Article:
The Song of Songs as Indicative of the Pattern That Connects


Anthony Judge | Laetus in Praesens - TRANSCEND Media Service

Implications for Strategic Cultivation of Global Division?


24 Mar 2024 – This is a further development of Eliciting a Pattern that Connects with AI? (2024) — written as an experimental exchange with ChatGPT in quest of memorable integrative configuration. That was introduced with reference to the annual Munich Security Conference and the publication of its introductory report Munich Security Report 2024 and the questionable coherence to which it gave rise. In that spirit reference can be appropriately made to the Ides of March, as evoked by Michel Chossudovsky (The Pentagon’s “Ides of March 2024”: Best Month to Go to War? Global Research, 1 March 2024).

The earlier study is followed by a three-part exploration of which this is the second. The first, titled Reimagining the Canon to the Sounds of Cannon Fire (2024), focuses on the aesthetics of the “pattern that connects” as a challenge to hegemony. More specifically, this second part highlights the framing offered by the biblical Song of Songs, both historically and at the present time — as a form of spiritual driver for conflict, and a fundamental justification for divisiveness in society. The third part explores comprehension of complexity as enabled by graph theory and polyhedra (Connecting the Elements of the Pattern that Connects, 2024). The underlying paradox is where and in what form integrative perspectives are evoked in a war-mongering context.

With its setting in the Old Testament and the Hebrew bible, the Song of Songs (Song of Solomon, or Canticle of Canticles) has long been interpreted as reinforcing unquestionable justification for Jewish claims as a chosen people for whom Israel is a divinely “promised land“. Christianity has cultivated a contrasting interpretation as symbolizing Christ’s love for the Church. Both cultivate its implications as an expression of the love of the divine for humanity — however exclusively that may be understood. As a third Abrahamic religion, Islam has a contrasting claim regarding the Song of Songs — much disputed as might be expected.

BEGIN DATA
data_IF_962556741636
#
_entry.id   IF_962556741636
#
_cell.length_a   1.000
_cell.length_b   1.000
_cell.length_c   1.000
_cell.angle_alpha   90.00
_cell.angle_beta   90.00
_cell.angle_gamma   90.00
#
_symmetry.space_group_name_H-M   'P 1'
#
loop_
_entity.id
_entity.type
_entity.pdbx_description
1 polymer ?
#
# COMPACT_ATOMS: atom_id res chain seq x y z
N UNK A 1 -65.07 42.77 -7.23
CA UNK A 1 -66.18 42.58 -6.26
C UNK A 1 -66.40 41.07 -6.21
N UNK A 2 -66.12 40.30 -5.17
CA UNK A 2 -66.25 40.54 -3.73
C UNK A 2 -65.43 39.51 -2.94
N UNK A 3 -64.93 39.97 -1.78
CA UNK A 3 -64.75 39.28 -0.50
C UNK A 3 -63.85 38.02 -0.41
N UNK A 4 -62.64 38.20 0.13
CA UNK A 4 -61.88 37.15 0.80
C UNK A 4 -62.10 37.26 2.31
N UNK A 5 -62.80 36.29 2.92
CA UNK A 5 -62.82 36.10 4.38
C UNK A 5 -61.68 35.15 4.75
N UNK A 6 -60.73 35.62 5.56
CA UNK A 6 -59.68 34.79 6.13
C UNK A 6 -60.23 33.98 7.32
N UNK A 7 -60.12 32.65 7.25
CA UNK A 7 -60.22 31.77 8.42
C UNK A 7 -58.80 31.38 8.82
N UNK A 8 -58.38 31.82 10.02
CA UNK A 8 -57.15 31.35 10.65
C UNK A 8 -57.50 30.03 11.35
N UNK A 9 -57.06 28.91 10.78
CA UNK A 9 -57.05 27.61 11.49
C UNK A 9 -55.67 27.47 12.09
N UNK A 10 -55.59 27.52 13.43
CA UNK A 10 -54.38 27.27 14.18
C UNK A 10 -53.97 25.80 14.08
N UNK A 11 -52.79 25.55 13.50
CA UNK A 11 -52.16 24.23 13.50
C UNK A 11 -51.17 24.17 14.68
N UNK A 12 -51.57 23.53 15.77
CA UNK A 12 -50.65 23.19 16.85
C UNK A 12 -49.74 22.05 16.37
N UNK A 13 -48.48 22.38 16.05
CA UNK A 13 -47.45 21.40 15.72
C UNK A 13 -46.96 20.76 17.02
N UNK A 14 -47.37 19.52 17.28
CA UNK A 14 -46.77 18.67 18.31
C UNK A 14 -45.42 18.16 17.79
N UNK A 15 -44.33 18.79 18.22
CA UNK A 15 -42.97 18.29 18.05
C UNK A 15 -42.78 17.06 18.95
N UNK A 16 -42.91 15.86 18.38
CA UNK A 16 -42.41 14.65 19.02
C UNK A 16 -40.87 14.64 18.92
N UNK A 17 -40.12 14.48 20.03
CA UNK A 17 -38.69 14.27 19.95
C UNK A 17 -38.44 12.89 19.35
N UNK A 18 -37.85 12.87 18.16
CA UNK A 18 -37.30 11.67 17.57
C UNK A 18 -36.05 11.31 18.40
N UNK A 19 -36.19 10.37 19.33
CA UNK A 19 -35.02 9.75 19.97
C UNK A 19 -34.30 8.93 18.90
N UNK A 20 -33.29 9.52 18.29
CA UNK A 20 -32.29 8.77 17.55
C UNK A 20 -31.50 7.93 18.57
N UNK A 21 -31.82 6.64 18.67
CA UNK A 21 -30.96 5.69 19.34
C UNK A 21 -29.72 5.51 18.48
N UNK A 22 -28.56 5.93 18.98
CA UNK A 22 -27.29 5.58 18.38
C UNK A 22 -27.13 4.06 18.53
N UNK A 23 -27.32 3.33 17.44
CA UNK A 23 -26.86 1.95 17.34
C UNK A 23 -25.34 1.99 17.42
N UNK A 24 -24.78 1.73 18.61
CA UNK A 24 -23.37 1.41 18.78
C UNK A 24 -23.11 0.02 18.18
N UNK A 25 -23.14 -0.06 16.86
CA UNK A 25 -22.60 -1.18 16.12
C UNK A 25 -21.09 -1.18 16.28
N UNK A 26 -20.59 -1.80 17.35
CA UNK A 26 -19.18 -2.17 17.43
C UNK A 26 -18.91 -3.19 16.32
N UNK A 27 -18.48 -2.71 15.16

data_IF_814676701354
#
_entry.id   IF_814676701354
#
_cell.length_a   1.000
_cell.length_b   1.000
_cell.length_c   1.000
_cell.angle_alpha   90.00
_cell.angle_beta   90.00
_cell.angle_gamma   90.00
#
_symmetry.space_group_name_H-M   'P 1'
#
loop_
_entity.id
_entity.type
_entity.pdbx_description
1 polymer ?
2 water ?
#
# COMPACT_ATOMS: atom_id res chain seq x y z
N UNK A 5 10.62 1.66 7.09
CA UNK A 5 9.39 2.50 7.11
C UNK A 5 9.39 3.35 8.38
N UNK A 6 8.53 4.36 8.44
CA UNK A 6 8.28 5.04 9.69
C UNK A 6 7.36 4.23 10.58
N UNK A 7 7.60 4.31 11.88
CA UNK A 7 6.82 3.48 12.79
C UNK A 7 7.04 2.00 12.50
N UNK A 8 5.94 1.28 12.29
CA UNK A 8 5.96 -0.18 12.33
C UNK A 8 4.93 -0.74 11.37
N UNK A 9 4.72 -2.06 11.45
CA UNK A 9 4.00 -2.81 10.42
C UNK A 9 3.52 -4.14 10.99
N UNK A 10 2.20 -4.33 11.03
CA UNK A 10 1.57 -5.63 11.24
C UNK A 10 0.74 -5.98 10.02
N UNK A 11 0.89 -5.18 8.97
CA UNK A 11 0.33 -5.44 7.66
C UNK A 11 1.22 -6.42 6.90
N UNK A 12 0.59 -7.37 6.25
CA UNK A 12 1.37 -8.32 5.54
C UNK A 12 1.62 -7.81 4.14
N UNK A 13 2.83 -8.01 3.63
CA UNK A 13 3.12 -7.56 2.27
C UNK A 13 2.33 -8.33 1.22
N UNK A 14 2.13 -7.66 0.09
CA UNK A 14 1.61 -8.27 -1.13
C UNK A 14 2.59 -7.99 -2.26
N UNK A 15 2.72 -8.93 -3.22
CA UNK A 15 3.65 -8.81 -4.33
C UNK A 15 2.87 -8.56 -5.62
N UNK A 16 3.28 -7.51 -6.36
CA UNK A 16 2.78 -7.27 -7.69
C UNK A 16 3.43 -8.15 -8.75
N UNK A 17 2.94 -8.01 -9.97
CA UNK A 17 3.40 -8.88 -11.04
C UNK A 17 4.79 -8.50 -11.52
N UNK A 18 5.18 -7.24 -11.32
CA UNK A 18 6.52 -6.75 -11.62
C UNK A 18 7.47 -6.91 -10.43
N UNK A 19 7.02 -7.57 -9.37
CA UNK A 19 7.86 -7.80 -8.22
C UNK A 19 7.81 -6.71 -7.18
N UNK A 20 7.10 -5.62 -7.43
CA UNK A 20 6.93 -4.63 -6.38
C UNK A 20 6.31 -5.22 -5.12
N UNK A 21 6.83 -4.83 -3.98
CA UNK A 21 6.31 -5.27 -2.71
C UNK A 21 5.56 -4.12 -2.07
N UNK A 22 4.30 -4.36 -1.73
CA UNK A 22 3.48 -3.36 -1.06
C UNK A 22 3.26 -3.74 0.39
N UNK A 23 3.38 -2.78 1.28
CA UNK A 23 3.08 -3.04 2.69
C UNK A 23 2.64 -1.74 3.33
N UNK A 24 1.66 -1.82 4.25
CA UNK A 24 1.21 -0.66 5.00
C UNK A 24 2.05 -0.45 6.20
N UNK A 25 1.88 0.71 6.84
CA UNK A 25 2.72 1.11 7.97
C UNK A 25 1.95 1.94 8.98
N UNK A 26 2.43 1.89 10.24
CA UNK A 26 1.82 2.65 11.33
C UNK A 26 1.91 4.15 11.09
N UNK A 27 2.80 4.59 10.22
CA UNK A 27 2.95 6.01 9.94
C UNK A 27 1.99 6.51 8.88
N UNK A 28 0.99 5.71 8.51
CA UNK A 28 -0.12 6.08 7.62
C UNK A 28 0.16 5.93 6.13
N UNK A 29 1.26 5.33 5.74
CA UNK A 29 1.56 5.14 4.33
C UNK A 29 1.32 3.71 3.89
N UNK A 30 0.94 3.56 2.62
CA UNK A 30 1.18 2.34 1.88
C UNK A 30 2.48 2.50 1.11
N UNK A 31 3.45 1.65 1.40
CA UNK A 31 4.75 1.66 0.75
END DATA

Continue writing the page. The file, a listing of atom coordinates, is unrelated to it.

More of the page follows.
The interpretation by Judaism can currently be recognized as subtly underlying and celebrating the righteous commitment to Israel in geopolitical and symbolic terms — at any cost, as is currently evident with respect to Palestine and Gaza. The interpretation by Christianity is suggested by the role of the Song of Songs in justifying the crusades — historically exemplified by the engagement of the Knights Templar (Wendy Heilman, The Paradox of Violence as Christian Discipleship; Bernard of Clairvaux, the Knights Templar and the Second Crusade, Lutheran School of Theology at Chicago, 2021).

The question has been raised as to whether the French chansons de gestes were inspired by, or even partially based upon, the biblical Song of Songs — as a love poem that could well have inspired some of the famous French chivalric notions (Solomon and Charlemagne, Australian Marian Academy of the Immaculate Conception, 4 May 2017; Haley Kaye, The Troubadours and the Song of the Crusades, 2016). Killing for love as a problematic conflation — with excesses evident in the practices of the Inquisition?